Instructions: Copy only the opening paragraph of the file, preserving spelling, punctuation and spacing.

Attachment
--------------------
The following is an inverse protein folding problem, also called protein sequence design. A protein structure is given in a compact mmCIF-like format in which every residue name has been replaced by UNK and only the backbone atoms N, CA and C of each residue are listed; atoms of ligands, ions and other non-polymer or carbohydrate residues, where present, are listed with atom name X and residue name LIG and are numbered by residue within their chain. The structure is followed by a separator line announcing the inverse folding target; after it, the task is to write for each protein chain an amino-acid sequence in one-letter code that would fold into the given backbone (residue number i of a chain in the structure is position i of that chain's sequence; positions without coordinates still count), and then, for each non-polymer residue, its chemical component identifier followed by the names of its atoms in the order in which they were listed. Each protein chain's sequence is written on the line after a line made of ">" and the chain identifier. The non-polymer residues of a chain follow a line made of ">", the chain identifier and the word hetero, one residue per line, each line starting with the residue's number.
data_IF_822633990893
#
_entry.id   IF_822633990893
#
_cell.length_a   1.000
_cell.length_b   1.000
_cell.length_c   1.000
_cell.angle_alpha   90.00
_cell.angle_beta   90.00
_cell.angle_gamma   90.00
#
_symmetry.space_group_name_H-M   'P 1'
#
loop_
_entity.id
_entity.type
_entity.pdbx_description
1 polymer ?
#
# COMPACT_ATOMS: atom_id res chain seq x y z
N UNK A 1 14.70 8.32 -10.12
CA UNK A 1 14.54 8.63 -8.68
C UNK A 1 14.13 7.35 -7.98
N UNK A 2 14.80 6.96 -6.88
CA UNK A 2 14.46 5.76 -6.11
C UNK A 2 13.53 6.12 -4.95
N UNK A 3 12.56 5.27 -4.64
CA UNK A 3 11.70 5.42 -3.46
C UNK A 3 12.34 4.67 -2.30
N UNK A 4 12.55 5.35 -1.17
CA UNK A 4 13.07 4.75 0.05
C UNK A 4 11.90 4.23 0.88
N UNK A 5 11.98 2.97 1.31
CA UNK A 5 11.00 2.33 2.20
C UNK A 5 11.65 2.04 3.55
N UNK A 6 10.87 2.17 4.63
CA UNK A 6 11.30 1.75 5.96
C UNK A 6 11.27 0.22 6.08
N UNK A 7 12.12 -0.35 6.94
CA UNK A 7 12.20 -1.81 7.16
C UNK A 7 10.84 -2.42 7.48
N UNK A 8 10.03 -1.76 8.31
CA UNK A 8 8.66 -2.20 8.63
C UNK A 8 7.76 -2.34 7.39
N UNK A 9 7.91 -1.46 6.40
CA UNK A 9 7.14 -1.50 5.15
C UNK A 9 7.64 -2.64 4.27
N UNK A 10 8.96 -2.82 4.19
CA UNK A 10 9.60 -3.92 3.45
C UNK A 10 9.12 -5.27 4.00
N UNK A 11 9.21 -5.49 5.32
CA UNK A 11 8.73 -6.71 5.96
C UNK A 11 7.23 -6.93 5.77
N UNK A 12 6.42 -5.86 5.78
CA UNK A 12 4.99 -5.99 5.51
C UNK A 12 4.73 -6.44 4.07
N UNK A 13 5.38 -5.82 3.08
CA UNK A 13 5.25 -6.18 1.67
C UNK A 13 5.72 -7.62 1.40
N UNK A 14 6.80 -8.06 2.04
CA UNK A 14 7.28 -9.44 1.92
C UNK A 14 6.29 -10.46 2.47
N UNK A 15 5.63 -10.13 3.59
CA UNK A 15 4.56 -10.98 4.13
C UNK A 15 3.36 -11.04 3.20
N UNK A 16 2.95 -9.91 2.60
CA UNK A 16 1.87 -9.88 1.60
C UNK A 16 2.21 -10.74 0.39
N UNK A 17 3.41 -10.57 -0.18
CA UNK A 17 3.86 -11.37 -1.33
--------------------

The following is an inverse protein folding problem, also called protein sequence design. A protein structure is given in a compact mmCIF-like format in which every residue name has been replaced by UNK and only the backbone atoms N, CA and C of each residue are listed; atoms of ligands, ions and other non-polymer or carbohydrate residues, where present, are listed with atom name X and residue name LIG and are numbered by residue within their chain. The structure is followed by a separator line announcing the inverse folding target; after it, the task is to write for each protein chain an amino-acid sequence in one-letter code that would fold into the given backbone (residue number i of a chain in the structure is position i of that chain's sequence; positions without coordinates still count), and then, for each non-polymer residue, its chemical component identifier followed by the names of its atoms in the order in which they were listed. Each protein chain's sequence is written on the line after a line made of ">" and the chain identifier. The non-polymer residues of a chain follow a line made of ">", the chain identifier and the word hetero, one residue per line, each line starting with the residue's number.